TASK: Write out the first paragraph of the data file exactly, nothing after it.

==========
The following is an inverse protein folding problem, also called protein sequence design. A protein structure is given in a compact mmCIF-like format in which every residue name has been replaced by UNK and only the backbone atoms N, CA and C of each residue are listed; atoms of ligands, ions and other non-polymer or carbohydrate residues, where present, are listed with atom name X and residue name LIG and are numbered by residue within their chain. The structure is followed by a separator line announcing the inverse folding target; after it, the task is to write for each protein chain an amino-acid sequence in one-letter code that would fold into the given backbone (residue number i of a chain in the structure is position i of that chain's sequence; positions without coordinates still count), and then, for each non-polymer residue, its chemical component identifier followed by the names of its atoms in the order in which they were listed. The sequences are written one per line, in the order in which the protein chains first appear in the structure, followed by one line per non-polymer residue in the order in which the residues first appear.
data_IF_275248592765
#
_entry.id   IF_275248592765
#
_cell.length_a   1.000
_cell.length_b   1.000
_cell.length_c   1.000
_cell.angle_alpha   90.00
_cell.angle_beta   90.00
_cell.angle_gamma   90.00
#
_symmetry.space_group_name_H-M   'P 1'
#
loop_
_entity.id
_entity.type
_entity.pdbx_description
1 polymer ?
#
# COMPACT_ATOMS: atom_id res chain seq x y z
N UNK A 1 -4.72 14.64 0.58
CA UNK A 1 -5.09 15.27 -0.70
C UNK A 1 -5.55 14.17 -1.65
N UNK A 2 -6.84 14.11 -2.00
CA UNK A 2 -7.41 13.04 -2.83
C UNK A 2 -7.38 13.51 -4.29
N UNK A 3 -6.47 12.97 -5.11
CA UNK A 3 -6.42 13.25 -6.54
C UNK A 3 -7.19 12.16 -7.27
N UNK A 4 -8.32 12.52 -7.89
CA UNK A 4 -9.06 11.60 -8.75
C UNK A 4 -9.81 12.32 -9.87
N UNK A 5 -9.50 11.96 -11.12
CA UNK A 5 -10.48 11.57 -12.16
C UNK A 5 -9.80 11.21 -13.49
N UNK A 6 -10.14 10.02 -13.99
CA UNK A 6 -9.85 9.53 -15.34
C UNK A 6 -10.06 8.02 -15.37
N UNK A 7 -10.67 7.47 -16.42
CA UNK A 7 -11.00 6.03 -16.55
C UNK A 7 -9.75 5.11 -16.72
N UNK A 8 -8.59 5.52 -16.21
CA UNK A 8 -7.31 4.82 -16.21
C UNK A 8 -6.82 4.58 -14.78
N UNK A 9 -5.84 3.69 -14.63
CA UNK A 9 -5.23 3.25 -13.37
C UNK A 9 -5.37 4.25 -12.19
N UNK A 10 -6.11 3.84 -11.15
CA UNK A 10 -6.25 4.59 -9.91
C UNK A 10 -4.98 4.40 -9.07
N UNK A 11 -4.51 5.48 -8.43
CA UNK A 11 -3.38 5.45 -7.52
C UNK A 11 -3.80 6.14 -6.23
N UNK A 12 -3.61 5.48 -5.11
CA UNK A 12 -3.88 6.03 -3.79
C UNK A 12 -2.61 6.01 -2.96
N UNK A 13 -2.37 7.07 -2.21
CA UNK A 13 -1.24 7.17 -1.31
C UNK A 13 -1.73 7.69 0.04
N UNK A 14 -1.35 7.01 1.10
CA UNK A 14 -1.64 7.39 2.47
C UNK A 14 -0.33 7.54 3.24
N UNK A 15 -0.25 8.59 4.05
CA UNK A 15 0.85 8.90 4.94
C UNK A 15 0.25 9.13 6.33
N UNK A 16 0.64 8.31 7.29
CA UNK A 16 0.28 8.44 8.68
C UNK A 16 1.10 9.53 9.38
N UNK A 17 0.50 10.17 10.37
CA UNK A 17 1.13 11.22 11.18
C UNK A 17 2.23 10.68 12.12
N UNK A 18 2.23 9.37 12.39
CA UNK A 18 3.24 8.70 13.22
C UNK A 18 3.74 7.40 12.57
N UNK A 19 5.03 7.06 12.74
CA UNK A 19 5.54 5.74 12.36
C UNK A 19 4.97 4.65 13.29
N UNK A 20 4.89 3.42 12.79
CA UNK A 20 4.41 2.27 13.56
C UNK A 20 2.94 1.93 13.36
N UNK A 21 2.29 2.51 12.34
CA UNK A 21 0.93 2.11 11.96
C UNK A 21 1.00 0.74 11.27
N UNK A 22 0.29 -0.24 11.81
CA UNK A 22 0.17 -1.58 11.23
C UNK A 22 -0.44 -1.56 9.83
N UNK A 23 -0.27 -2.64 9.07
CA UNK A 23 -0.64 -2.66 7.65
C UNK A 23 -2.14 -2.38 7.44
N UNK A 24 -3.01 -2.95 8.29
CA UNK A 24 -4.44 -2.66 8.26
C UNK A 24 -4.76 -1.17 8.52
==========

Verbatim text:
The following is an inverse protein folding problem, also called protein sequence design. A protein structure is given in a compact mmCIF-like format in which every residue name has been replaced by UNK and only the backbone atoms N, CA and C of each residue are listed; atoms of ligands, ions and other non-polymer or carbohydrate residues, where present, are listed with atom name X and residue name LIG and are numbered by residue within their chain. The structure is followed by a separator line announcing the inverse folding target; after it, the task is to write for each protein chain an amino-acid sequence in one-letter code that would fold into the given backbone (residue number i of a chain in the structure is position i of that chain's sequence; positions without coordinates still count), and then, for each non-polymer residue, its chemical component identifier followed by the names of its atoms in the order in which they were listed. The sequences are written one per line, in the order in which the protein chains first appear in the structure, followed by one line per non-polymer residue in the order in which the residues first appear.